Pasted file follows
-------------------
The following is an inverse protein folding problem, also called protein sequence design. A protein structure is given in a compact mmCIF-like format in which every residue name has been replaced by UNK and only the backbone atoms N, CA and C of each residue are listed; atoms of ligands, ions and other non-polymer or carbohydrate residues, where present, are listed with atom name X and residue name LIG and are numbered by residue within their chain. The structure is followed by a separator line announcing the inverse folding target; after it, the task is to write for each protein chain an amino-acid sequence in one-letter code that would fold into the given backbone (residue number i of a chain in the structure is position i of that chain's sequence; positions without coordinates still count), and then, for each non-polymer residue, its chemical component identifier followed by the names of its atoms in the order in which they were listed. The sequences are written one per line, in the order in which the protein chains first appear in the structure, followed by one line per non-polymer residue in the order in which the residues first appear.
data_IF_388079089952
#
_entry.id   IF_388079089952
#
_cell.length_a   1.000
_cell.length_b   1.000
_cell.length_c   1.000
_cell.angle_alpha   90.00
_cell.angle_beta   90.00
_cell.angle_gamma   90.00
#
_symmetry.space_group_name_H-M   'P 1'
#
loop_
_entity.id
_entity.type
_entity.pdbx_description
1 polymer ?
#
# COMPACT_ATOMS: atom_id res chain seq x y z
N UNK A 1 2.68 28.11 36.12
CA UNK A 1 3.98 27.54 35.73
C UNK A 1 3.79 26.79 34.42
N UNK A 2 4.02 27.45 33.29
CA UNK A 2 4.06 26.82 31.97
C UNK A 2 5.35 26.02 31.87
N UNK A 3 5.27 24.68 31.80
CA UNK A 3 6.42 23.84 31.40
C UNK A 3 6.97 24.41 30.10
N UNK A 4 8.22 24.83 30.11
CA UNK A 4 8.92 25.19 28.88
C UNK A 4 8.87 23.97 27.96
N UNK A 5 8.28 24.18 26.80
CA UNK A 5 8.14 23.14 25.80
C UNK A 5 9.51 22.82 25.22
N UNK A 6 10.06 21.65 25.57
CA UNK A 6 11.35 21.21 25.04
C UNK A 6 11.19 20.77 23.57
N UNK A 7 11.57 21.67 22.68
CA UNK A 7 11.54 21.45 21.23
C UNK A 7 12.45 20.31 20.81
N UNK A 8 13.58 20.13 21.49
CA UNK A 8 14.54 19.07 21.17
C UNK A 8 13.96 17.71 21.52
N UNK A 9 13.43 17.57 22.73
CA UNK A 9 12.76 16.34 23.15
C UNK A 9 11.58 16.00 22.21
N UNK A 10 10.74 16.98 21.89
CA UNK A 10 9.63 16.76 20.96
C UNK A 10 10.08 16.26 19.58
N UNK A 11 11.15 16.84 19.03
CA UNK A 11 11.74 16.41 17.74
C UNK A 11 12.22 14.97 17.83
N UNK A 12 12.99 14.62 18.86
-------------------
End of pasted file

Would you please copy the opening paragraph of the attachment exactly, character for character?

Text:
The following is an inverse protein folding problem, also called protein sequence design. A protein structure is given in a compact mmCIF-like format in which every residue name has been replaced by UNK and only the backbone atoms N, CA and C of each residue are listed; atoms of ligands, ions and other non-polymer or carbohydrate residues, where present, are listed with atom name X and residue name LIG and are numbered by residue within their chain. The structure is followed by a separator line announcing the inverse folding target; after it, the task is to write for each protein chain an amino-acid sequence in one-letter code that would fold into the given backbone (residue number i of a chain in the structure is position i of that chain's sequence; positions without coordinates still count), and then, for each non-polymer residue, its chemical component identifier followed by the names of its atoms in the order in which they were listed. The sequences are written one per line, in the order in which the protein chains first appear in the structure, followed by one line per non-polymer residue in the order in which the residues first appear.